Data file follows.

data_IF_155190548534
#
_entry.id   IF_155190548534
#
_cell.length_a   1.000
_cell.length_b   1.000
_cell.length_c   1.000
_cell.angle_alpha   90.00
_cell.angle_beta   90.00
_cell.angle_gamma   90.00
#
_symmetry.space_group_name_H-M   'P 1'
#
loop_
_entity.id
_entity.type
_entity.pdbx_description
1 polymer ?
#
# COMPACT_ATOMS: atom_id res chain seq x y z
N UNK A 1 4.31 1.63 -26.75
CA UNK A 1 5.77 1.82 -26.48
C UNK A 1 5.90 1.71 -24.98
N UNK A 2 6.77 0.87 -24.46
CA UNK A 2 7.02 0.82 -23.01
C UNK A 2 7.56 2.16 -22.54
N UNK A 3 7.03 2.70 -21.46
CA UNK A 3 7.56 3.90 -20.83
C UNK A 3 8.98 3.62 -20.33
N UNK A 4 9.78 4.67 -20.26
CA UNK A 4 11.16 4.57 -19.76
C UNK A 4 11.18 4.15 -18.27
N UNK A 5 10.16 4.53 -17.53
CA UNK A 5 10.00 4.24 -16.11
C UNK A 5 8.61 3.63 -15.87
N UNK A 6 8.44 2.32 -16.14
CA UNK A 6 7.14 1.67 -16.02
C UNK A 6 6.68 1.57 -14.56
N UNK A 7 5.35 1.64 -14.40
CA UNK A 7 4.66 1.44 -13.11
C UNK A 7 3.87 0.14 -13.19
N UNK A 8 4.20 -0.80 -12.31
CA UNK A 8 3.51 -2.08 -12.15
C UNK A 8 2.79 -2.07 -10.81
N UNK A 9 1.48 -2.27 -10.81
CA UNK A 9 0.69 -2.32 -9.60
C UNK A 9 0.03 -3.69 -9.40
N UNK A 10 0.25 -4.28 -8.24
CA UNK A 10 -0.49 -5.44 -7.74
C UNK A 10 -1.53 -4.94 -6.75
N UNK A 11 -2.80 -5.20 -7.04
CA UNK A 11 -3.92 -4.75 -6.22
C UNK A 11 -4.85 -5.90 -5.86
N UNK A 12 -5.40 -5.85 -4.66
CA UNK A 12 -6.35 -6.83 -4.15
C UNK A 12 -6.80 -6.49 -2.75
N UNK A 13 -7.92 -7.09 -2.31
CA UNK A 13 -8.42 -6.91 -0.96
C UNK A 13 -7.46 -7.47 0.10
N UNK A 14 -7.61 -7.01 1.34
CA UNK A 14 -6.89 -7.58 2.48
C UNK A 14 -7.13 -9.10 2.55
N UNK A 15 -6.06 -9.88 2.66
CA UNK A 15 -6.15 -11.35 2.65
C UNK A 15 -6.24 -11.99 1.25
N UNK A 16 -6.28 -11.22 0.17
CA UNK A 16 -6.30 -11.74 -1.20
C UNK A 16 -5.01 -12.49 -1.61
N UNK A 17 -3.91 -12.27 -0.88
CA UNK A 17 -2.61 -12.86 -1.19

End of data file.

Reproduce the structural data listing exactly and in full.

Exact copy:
data_IF_155190548534
#
_entry.id   IF_155190548534
#
_cell.length_a   1.000
_cell.length_b   1.000
_cell.length_c   1.000
_cell.angle_alpha   90.00
_cell.angle_beta   90.00
_cell.angle_gamma   90.00
#
_symmetry.space_group_name_H-M   'P 1'
#
loop_
_entity.id
_entity.type
_entity.pdbx_description
1 polymer ?
#
# COMPACT_ATOMS: atom_id res chain seq x y z
N UNK A 1 4.31 1.63 -26.75
CA UNK A 1 5.77 1.82 -26.48
C UNK A 1 5.90 1.71 -24.98
N UNK A 2 6.77 0.87 -24.46
CA UNK A 2 7.02 0.82 -23.01
C UNK A 2 7.56 2.16 -22.54
N UNK A 3 7.03 2.70 -21.46
CA UNK A 3 7.56 3.90 -20.83
C UNK A 3 8.98 3.62 -20.33
N UNK A 4 9.78 4.67 -20.26
CA UNK A 4 11.16 4.57 -19.76
C UNK A 4 11.18 4.15 -18.27
N UNK A 5 10.16 4.53 -17.53
CA UNK A 5 10.00 4.24 -16.11
C UNK A 5 8.61 3.63 -15.87
N UNK A 6 8.44 2.32 -16.14
CA UNK A 6 7.14 1.67 -16.02
C UNK A 6 6.68 1.57 -14.56
N UNK A 7 5.35 1.64 -14.40
CA UNK A 7 4.66 1.44 -13.11
C UNK A 7 3.87 0.14 -13.19
N UNK A 8 4.20 -0.80 -12.31
CA UNK A 8 3.51 -2.08 -12.15
C UNK A 8 2.79 -2.07 -10.81
N UNK A 9 1.48 -2.27 -10.81
CA UNK A 9 0.69 -2.32 -9.60
C UNK A 9 0.03 -3.69 -9.40
N UNK A 10 0.25 -4.28 -8.24
CA UNK A 10 -0.49 -5.44 -7.74
C UNK A 10 -1.53 -4.94 -6.75
N UNK A 11 -2.80 -5.20 -7.04
CA UNK A 11 -3.92 -4.75 -6.22
C UNK A 11 -4.85 -5.90 -5.86
N UNK A 12 -5.40 -5.85 -4.66
CA UNK A 12 -6.35 -6.83 -4.15
C UNK A 12 -6.80 -6.49 -2.75
N UNK A 13 -7.92 -7.09 -2.31
CA UNK A 13 -8.42 -6.91 -0.96
C UNK A 13 -7.46 -7.47 0.10
N UNK A 14 -7.61 -7.01 1.34
CA UNK A 14 -6.89 -7.58 2.48
C UNK A 14 -7.13 -9.10 2.55
N UNK A 15 -6.06 -9.88 2.66
CA UNK A 15 -6.15 -11.35 2.65
C UNK A 15 -6.24 -11.99 1.25
N UNK A 16 -6.28 -11.22 0.17
CA UNK A 16 -6.30 -11.74 -1.20
C UNK A 16 -5.01 -12.49 -1.61
N UNK A 17 -3.91 -12.27 -0.88
CA UNK A 17 -2.61 -12.86 -1.19